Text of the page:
Wednesday, March 5, 2014


I’ll tell ya…

I retired from a 35-year career in education five years ago.  Thirty-five years in the classroom, the prinicpal’s chair and the district office?  Hell!  I thought I knew all about it.  

Today, however, I was called upon to conduct a 90-minute “Art Docent” lesson for my wife’s third grade class. It seems the regular docent volunteer was hired to teach in a classroom. (Good for her.)

I took thirty minutes the day I received the docent directional binder and thirty minutes yesterday to review the lesson and then another thirty more this morning. I visited the school yesterday to inventory necessary supplies (they were all there) and showed up about an hour early to prepare a few necessities.

The class of 29 second and third graders proved to be wonderful. For the first thirty minutes, we viewed and talked about six winter or summer themed masterworks that were printed up on hardboard. The objective involved having the learner identify warm and cool colors and interpret how they were used in the pieces displayed.

Eager and insightful to the last lad, it was difficult to cram the discussion into the allotted 35 minutes. Returning from recess – the ten minute period in which I laid out materials – I explained to the students the outcome they might expect, modeled some of the activities in which the kids would be engaged, checked for understanding through questioning, clarified, and along with the teacher and a couple of other adults, monitored the kids’ work.

The forty-five minute work period stretched to fifty and then fifty-five minutes. When time was up, students paraded past me with their finished “masterpieces.” We posted them on the board reviewing our discussion of warm and cool colors.

Soon the bell rung, the kids left and I sighed in relief and weariness. The activity lasted a little over an hour and a half and was quite successful, but I felt liked I’d been drug through a keyhole. I was done. I slipped into the driver’s seat of my Nissan Frontier and just sat there letting the bucketed upholstery caress my aching lower back. Ahhhhh…

The intensity of keeping a bunch of good kids engaged for ninety minutes will knock the pins out from under the most accomplished CEO, business leader, administrator, member of military brass, cop, doc, or postal worker. And yet our teachers do this for six-and-a-half hours. Daily. Five days a week. And outside of that six-and-a-half hours? They plan, correct, evaluate, answer phone calls and, if they're like my wife, probably enjoy a glass of wine over a stack of papers in a room illuminated by a single light bulb at 11:00 PM.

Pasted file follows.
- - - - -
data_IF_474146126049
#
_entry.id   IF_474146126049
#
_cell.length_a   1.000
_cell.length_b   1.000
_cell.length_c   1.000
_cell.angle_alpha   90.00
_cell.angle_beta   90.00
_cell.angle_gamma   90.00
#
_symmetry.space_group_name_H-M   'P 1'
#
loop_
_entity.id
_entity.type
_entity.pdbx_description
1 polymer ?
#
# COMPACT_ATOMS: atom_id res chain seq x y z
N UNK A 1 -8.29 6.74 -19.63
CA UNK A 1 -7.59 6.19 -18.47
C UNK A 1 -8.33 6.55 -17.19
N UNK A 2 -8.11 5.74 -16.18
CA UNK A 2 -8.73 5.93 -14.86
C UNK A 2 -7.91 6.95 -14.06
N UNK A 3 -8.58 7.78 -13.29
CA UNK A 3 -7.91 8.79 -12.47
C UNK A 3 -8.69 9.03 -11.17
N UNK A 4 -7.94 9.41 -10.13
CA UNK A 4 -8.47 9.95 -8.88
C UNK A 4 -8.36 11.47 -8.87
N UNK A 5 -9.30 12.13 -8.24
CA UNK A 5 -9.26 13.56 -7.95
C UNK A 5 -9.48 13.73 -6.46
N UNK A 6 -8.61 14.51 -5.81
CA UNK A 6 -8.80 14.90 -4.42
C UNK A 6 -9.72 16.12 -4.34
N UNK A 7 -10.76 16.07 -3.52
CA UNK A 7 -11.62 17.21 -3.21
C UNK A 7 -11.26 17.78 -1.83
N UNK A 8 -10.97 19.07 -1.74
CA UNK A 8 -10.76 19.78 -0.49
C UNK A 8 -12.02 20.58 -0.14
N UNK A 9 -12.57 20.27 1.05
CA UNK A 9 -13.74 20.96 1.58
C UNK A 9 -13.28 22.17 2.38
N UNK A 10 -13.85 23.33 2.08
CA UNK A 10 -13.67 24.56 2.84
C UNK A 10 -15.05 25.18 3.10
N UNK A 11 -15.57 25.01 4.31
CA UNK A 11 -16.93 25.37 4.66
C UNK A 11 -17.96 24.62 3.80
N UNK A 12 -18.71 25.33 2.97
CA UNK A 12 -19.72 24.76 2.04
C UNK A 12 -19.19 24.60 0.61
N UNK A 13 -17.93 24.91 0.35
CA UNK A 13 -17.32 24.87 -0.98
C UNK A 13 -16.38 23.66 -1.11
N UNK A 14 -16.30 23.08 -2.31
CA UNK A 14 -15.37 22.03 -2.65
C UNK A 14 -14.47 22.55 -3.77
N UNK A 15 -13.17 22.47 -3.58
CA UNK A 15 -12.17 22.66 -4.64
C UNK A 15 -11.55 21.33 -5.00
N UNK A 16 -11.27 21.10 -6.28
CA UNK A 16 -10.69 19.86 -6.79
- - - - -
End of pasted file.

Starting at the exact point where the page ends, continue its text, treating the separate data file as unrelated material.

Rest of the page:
Next time someone bitches about teachers being slackers sucking at the public teat, ask them to – NO: demand that they actively volunteer for just half a morning. If they respond that their taxes pay for all that needs to be done and that they shouldn’t have to supplement their contribution with their time – time being money and all – they will have exposed themselves as individuals unwilling to examine the weakness in the foundation of their opinion. Caution! This circumstance may precipitate one of those STFU moments you might later regret.

When they do volunteer, however, their tune will surely change. They’ll experience just how hard, how intense and how critical classroom work truly is. They’ll become advocates. And along the way, ALL of our kids will do better.

I’ll be back next month.

© 2014
Church of the Open Road Press


  1. You hit the nail on the head. Now. play the piano, teach kids to sing, clap and count rhythms, put some emotion into their songs, learn to play classical guitar and teach 40 guitarist and 40 pianists per class. Then, I answer my emails, grade papers, call parents, fill out bureaucratic forms, organize a multitude of fundraisers, write letters of recommendation for college applications, distribute tickets for concerts, make posters, hold auditions for next year, and that what just TODAY. But, I wouldn't do it, if I didn't LOVE what I do.

  2. Agreed! I have never worked harder ( and been paid less) than when I taught for adults with disabilities, was a preschool teacher or when i was a substitute. But, when I was prepared it was very rewarding!

  3. I have a one and a half hour "workshop", I'm giving next Wednesday and have already spent at least two or three hours getting prepared for it and am sure when I am finished with it I will leave just as exhausted as you were after your lesson. CEO's who earn 100 times as much the regular classroom teacher should be ashamed to earn so much when teachers earn so little in comparison.

    1. And of the two, who is engaged in the more important work?

  4. And your experience was with a classroom of "good kids" in a nice neighborhood. Multiply the time, effort and fatigue by 100 when trying the same thing with hungry, scared kids who speak a dozen languages (amongst them - not each!)

  5. Very well-said and completely agree. Add to that: hovering parents, entitled children (in some areas) and diminished budgets. Teachers are heroes.

  6. You just made me lol! I can imagine you sitting in your car after an hour with a bunch of 8 year olds that just loved having you there! Hahaha my feet are up because they ache, and my papers are staring at me. However, sitting here I laugh about my day! How many other professionals, besides teachers, see the things I see? Most days I can't even explain it because not many people would get it or believe it! Each day is new, curious, and filled with surprises! It is definitely worth the sore feet!